CNET has used artificial intelligence in its articles, it has gone wrong

The use of artificial intelligence for writing texts is a hot topic. Much of the leading role is taken, of course, by ChatGPT, but we must not forget that its developer, OpenAI, has already offered GPT-3 for some time. And as ChatGPT responded when asked about the difference between the two services, «GPT-3 is a much larger and more advanced language model that uses deep transformer architecture and large-scale pretraining to generate high-quality text.«.

In other words, in a much more human way, at least in theory the texts generated by GPT-3 can be used in any context, including the professional oneand that is something that those of us who dedicate ourselves to this of putting letters together, because it leaves us with a bit of a fly behind the ear, because the possibility that from one day to the next an artificial intelligence will be able to write the same or better that oneself is a possibility that, despite our regret, emerges on the horizon.

It seems, however, that the technology is not yet as mature as some thought. And yes, when I say they thought I really mean “they tried to sneak in without warning.” And it is that, as published by Futurism at the beginning of the month, CNET had started publishing articles written by an artificial intelligence, presumably CPT-3. Only when this became public did the outlet begin to identify such articles as such and announce that it was pausing the adoption of this technology. Yes, pause, which except for a change in plans indicates that it is a temporary measure, since the truth is that they plan to resume it in the future.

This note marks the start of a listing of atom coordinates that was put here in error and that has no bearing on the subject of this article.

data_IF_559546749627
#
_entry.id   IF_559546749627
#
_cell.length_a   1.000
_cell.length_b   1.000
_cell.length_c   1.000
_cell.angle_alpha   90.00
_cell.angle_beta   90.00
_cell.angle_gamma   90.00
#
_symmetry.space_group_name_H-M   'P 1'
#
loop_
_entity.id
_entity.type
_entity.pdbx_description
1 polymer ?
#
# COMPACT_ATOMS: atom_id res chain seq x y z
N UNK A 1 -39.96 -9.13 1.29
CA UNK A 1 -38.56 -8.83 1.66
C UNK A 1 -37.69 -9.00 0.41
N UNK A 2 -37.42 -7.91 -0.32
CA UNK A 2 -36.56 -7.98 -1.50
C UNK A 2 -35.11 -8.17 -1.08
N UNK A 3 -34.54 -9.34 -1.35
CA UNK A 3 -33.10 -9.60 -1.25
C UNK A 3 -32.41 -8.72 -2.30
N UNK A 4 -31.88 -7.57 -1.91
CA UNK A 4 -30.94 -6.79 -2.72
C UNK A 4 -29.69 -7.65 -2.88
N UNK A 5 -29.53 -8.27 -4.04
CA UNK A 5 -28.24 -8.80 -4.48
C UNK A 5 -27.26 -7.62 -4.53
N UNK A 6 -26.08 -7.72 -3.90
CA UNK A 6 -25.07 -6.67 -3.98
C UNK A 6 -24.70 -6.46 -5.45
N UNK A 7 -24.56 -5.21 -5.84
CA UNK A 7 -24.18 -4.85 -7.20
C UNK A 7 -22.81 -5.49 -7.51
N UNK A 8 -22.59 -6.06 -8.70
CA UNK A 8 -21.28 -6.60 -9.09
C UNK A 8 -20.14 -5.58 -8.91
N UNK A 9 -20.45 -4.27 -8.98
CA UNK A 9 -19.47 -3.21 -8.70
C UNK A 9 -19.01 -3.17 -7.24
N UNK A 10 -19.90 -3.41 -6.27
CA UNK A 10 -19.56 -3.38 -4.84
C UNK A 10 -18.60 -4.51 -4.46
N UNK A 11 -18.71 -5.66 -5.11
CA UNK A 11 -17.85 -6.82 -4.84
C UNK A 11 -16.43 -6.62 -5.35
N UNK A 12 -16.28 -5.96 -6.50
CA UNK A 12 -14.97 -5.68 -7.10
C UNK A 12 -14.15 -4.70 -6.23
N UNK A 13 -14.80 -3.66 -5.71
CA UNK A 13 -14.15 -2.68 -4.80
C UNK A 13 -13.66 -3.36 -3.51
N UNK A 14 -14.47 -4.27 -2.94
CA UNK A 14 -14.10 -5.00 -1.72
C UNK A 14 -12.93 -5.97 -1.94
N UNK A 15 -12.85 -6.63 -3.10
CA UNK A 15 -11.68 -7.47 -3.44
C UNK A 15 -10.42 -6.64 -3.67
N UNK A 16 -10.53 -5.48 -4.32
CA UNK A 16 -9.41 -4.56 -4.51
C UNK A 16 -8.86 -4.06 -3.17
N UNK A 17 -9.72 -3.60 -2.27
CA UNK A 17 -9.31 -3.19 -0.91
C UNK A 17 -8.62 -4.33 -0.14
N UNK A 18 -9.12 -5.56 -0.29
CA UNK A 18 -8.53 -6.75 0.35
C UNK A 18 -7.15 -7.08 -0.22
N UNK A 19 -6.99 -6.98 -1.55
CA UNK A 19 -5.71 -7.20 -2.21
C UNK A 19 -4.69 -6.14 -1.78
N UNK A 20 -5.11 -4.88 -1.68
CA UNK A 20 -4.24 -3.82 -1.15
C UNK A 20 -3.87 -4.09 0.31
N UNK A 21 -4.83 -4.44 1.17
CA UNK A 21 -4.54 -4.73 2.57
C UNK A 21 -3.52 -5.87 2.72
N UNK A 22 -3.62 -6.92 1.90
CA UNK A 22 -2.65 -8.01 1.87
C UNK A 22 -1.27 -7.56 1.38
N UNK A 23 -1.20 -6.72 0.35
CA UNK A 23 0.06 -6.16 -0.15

CNET has used artificial intelligence in its articles, it has gone wrong

It seems, however, that the “experiment” (yes, when I say experiment I really mean “covert use of artificial intelligence, passing those texts off as original and written by a human being, hence the quotes) nothing has come of it.” well then, as we can read in The Verge, more than half of the AI-written articles published by CNET contained errors. Thus, CNET has had to make corrections in 41 of the 77 publications written by the artificial intelligence solution used by the medium.

From inaccurate information to “unoriginal” phrases, which is a very nice and very likeable way of referring to plagiarism of texts used to train artificial intelligence, AI-written articles have garnered as much prominence as CNET would have liked. but not for the reasons they would have wanted. With an important addition: if they had indicated the origin of these texts from the beginning, the reaction would have been much less critical of the medium. However, it seems that the human being, at least for the moment, does not like that of a medium trying to pass off as a human an AI that optimizes texts for search engines as a human. Thank you very much, humanity, for the part that touches me.

And although in the MuyComputer team there are real “machines”, with whom I am lucky to share space, I guarantee that they are human… and any artificial intelligence would like to write like them, I assure you.

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